Filed Under Barrington

Nathaniel and Peleg Heath Houses

The Heath Brothers - Tavern Patrons & Officers in Revolutionary War

Nathaniel and his brother Peleg (II) were sons of the Rev. Peleg Heath. Reverend Heath was the minister of the Old Barrington Village's Congregational Meetinghouse from 1728 until 1740, when it moved from Jenny's Lane to its current County Road location. As the new meetinghouse was being built, it was voted that Reverend Heath should continue to preach at the private home of Mr. Edward Bosworth. Following his refusal to do so, the town voted to dismiss "Mr. Peleg Heath from being minister of this town."

Although Rev. Heath faded from prominence and died within eight years of leaving his ministry, his sons Nathaniel and Peleg (II) remained active and prominent figures in their own right. Both served as officers in the American Revolution from c. 1776 to 1778. Nathaniel was a lieutenant in Captain Samuel Bosworth's Artillery Company. Peleg (II) served as a Major in the Bristol County Regiment and fought battles at Roxbury and Cambridge.

Although no battles were fought in Old Barrington Village, the American war for Independence against the British (1775 to 1783) touched the lives of many citizens and patriots living in town. Nowhere was this more true than in the Taverns.

Two days after the Battle of Bunker Hill, there was a gathering of patriots at Bowen Tavern. According to Henry Bowen's ledger, dated June 19, 1775, those gathered at the Tavern were served a large drink dubbed the "Defiance Bowl" - voted on and paid for by "The Town of Barrington."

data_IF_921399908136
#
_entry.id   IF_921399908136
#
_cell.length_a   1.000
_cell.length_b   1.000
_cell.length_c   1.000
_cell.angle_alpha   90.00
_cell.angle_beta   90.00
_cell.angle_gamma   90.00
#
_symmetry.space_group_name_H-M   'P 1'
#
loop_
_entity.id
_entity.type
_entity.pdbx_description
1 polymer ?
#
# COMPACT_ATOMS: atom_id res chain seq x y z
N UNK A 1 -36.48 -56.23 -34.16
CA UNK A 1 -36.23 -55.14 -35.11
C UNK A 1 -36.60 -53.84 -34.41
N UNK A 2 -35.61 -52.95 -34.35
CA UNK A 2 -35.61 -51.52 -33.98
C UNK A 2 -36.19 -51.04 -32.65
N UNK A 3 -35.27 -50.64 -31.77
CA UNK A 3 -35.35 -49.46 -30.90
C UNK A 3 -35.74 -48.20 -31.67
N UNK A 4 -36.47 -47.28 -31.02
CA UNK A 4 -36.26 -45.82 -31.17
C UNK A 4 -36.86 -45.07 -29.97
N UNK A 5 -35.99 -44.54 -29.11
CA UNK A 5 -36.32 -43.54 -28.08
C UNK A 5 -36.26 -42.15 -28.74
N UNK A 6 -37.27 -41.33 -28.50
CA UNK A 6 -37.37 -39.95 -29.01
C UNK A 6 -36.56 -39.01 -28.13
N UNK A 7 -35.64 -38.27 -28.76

Henry Bowen's support for the war against the British is evidenced further by his role as the Town's Military recruiting officer. When the brothers Nathaniel and Peleg (II) Heath decided to join the cause for independence, their enlistment would most certainly have been recorded by Henry Bowen and taken place within the Tavern--perhaps while sharing a Defiance Bowl.

Aside from his patronage and military enlistment at Bowen's Tavern, Nathaniel Heath benefited from his skills as a cabinet maker. When the prominent statesman Samuel Allen--and frequent patron of Bowen's Tavern--was charged 5 shillings and 7 pence for breaking Mr. Bowen's chair, door, and window pane, it was Nathaniel Heath who received payment for the repairs. Nathaniel was also paid another 6 shillings for repairing one of Mr. Bowen's ladders, apparently damaged by Joshua Bicknell.

In 1782, the brothers built twin homes on the same block, about a ΒΌ mile north of Bowen's Tavern - Peleg at 1825 Wampanoag Trail and Nathanial at 38 Old River Road.

As battle-tested veterans, no doubt each brother had many a tale with which to regale their fellow neighbors and tavern patrons, just a short walk away down the road.


Drawing of Old Barrington Village In Mid-1700s
Drawing of Old Barrington Village In Mid-1700s This drawing by the artist Joan Booth depicts how Old Barrington Village would have been laid-out in the mid-1700's. The homes of Nathaniel and Peleg Heath (II) are shown along with two nearby Taverns. Bowen's Tavern is labeled for its second owner (Enoch) Remington. Date: 1968
Nathaniel Heath House (Private Residence)
Nathaniel Heath House (Private Residence) This photograph is of the home built in 1782 by Nathaniel Heath on Old River Road. Nathaniel was the oldest son of the Reverend Peleg Heath, minister at Barrington's meeting house from 1728 to 1740. Date: 2019
Peleg Heath II House (Private Residence)
Peleg Heath II House (Private Residence) This photograph is of the home built in 1782 by Peleg Heath II, at what is now 1825 Wampanoag Trail. Peleg II was the younger of the Reverend Peleg Heath's two sons. The house appears on an 1870 map with a schoolhouse located in the now empty adjacent lot. Both Peleg II and his brother Nathaniel were patrons of local taverns. Date: 2019


1825 Wampanoag Trail, Barrington, RI, 02806 | Private Residence


Stephen Venuti, “Nathaniel and Peleg Heath Houses,” Rhode Tour, accessed February 24, 2024,